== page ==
In the last decade there has been significant investment and determination to reduce mother-to-child transmission of HIV in sub-Saharan Africa through PMTCT services, and men must undoubtedly play a part. One of the main focuses for policymakers should be to tackle the misconception that PMTCT services are women-orientated and are thus only a woman’s responsibility. In a recent WHO report there was a mention of possibly changing the term PMTCT to ‘prevention of parent-to-child transmission’ (PPTCT) of HIV. This new term, suggesting more of a couple or family-orientated strategy, could plausibly promote further male involvement.

If effective eradication of infant acquired HIV is to be accomplished, then male participation should be expanded to all phases of care, treatment, and delivery. Male inclusion should be a top priority in future PMTCT research and projects, and it is imperative that changes to policy and practices be applied to welcome men into any HIV-preventative health care service.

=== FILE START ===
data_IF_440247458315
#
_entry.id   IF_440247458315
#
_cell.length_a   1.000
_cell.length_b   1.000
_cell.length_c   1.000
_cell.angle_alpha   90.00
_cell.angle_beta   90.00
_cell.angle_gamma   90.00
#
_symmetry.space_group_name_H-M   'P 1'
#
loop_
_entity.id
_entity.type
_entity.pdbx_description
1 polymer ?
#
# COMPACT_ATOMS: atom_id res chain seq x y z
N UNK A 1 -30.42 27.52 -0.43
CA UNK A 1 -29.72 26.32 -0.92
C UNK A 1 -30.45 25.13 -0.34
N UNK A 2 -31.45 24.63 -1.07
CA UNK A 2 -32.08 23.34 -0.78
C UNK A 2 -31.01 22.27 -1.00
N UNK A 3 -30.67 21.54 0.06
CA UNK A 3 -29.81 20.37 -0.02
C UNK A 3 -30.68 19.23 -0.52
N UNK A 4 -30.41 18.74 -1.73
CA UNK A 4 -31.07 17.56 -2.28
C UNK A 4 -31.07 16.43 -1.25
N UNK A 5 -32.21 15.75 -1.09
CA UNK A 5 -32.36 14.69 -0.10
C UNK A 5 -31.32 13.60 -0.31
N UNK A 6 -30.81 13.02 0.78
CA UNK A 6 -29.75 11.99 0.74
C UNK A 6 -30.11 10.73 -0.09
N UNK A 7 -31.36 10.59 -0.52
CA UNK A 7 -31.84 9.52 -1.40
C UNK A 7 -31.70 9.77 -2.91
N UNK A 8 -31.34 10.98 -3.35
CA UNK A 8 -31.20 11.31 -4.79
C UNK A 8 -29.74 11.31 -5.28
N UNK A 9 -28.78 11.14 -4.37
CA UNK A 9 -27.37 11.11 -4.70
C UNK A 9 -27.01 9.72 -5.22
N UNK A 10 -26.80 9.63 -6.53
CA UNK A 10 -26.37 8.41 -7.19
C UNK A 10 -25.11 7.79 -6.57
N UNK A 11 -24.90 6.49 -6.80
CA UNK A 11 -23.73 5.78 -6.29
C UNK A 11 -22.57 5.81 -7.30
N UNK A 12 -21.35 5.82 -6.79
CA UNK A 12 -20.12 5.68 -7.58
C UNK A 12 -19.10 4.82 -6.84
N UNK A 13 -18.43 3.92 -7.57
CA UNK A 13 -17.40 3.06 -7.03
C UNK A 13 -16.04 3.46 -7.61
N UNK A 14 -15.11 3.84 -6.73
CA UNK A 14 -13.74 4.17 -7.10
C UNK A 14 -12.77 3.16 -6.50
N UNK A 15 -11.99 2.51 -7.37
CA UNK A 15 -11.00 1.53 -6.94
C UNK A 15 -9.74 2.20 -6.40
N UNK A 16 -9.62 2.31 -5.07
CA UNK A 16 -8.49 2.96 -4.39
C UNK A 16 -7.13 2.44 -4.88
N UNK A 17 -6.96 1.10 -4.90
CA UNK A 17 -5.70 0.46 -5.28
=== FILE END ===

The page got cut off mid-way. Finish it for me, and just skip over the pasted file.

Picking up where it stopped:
Featured image © Jon Rawlinson


Apolline LambertApolline Lambert is a trainee at the European Medicines Agencee and holds a Master’s degree in Global Health and Development from University College London (UCL). Her main interests are in health policy and diplomacy, health and human rights, communicable diseases, and access to medicines.